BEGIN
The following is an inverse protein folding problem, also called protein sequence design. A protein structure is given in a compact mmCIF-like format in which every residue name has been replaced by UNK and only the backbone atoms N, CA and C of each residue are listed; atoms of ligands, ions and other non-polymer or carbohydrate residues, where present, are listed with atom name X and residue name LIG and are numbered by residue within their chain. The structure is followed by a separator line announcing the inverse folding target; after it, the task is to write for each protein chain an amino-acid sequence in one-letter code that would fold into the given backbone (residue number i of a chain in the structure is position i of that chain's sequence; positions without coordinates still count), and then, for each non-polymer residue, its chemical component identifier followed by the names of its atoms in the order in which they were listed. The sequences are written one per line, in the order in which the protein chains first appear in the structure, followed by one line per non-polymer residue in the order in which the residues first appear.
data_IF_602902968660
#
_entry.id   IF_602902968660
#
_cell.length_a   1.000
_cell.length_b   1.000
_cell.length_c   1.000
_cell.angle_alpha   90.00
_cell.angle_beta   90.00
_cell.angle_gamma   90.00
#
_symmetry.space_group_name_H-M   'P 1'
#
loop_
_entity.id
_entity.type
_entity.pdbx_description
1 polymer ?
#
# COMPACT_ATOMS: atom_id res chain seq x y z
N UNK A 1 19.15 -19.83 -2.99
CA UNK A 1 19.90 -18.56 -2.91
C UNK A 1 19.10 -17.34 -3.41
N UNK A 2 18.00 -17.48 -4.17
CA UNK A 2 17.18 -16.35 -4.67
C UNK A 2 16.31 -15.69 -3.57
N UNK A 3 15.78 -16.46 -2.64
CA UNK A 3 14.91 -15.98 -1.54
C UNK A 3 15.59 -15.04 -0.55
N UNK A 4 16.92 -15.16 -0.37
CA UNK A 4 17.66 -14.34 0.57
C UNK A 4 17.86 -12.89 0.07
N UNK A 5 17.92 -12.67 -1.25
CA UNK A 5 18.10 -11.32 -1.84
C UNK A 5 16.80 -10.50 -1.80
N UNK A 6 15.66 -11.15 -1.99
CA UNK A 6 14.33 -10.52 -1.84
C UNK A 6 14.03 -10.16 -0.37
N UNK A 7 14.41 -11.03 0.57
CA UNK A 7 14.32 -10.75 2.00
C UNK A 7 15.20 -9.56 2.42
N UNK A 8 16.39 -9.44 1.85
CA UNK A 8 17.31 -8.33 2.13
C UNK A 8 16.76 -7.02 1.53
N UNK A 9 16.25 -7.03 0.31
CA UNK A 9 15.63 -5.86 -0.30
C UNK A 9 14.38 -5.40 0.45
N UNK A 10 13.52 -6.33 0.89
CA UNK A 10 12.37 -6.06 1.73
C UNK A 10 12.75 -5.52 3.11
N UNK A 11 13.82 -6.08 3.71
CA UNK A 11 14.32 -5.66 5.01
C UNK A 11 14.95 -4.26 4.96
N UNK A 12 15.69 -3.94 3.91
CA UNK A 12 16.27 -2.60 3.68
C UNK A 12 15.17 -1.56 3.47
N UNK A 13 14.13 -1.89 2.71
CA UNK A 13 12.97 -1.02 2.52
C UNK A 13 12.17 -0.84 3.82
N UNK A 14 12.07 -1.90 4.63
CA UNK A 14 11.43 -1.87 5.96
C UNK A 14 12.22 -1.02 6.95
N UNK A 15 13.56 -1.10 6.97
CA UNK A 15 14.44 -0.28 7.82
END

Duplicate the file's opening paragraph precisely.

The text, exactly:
The following is an inverse protein folding problem, also called protein sequence design. A protein structure is given in a compact mmCIF-like format in which every residue name has been replaced by UNK and only the backbone atoms N, CA and C of each residue are listed; atoms of ligands, ions and other non-polymer or carbohydrate residues, where present, are listed with atom name X and residue name LIG and are numbered by residue within their chain. The structure is followed by a separator line announcing the inverse folding target; after it, the task is to write for each protein chain an amino-acid sequence in one-letter code that would fold into the given backbone (residue number i of a chain in the structure is position i of that chain's sequence; positions without coordinates still count), and then, for each non-polymer residue, its chemical component identifier followed by the names of its atoms in the order in which they were listed. The sequences are written one per line, in the order in which the protein chains first appear in the structure, followed by one line per non-polymer residue in the order in which the residues first appear.